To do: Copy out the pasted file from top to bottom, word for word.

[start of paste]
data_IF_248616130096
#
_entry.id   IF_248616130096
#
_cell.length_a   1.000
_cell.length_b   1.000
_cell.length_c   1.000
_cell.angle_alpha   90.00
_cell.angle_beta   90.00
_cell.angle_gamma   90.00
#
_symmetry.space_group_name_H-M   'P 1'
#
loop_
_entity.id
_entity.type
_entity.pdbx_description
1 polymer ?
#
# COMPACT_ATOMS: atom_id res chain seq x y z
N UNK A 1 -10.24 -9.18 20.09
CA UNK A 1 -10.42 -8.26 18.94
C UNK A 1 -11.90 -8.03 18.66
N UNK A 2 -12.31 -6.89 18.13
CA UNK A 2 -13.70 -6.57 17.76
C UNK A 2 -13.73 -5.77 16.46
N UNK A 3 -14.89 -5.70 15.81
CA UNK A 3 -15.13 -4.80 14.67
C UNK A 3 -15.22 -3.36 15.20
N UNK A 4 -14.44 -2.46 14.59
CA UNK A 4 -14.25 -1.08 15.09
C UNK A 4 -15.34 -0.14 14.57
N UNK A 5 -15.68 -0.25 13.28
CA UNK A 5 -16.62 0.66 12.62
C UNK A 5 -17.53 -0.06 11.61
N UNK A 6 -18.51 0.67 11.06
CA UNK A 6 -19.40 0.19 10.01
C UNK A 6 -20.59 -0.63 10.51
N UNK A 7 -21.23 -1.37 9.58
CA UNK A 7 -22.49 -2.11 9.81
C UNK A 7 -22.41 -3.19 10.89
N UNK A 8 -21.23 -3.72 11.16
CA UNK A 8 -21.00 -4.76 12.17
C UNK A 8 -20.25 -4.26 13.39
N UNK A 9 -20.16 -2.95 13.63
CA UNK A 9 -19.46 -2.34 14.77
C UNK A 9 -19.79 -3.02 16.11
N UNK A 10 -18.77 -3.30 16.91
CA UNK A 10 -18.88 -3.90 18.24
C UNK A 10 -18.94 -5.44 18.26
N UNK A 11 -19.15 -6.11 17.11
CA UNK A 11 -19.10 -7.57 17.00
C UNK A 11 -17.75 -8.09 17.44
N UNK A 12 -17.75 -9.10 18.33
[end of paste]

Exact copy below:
data_IF_248616130096
#
_entry.id   IF_248616130096
#
_cell.length_a   1.000
_cell.length_b   1.000
_cell.length_c   1.000
_cell.angle_alpha   90.00
_cell.angle_beta   90.00
_cell.angle_gamma   90.00
#
_symmetry.space_group_name_H-M   'P 1'
#
loop_
_entity.id
_entity.type
_entity.pdbx_description
1 polymer ?
#
# COMPACT_ATOMS: atom_id res chain seq x y z
N UNK A 1 -10.24 -9.18 20.09
CA UNK A 1 -10.42 -8.26 18.94
C UNK A 1 -11.90 -8.03 18.66
N UNK A 2 -12.31 -6.89 18.13
CA UNK A 2 -13.70 -6.57 17.76
C UNK A 2 -13.73 -5.77 16.46
N UNK A 3 -14.89 -5.70 15.81
CA UNK A 3 -15.13 -4.80 14.67
C UNK A 3 -15.22 -3.36 15.20
N UNK A 4 -14.44 -2.46 14.59
CA UNK A 4 -14.25 -1.08 15.09
C UNK A 4 -15.34 -0.14 14.57
N UNK A 5 -15.68 -0.25 13.28
CA UNK A 5 -16.62 0.66 12.62
C UNK A 5 -17.53 -0.06 11.61
N UNK A 6 -18.51 0.67 11.06
CA UNK A 6 -19.40 0.19 10.01
C UNK A 6 -20.59 -0.63 10.51
N UNK A 7 -21.23 -1.37 9.58
CA UNK A 7 -22.49 -2.11 9.81
C UNK A 7 -22.41 -3.19 10.89
N UNK A 8 -21.23 -3.72 11.16
CA UNK A 8 -21.00 -4.76 12.17
C UNK A 8 -20.25 -4.26 13.39
N UNK A 9 -20.16 -2.95 13.63
CA UNK A 9 -19.46 -2.34 14.77
C UNK A 9 -19.79 -3.02 16.11
N UNK A 10 -18.77 -3.30 16.91
CA UNK A 10 -18.88 -3.90 18.24
C UNK A 10 -18.94 -5.44 18.26
N UNK A 11 -19.15 -6.11 17.11
CA UNK A 11 -19.10 -7.57 17.00
C UNK A 11 -17.75 -8.09 17.44
N UNK A 12 -17.75 -9.10 18.33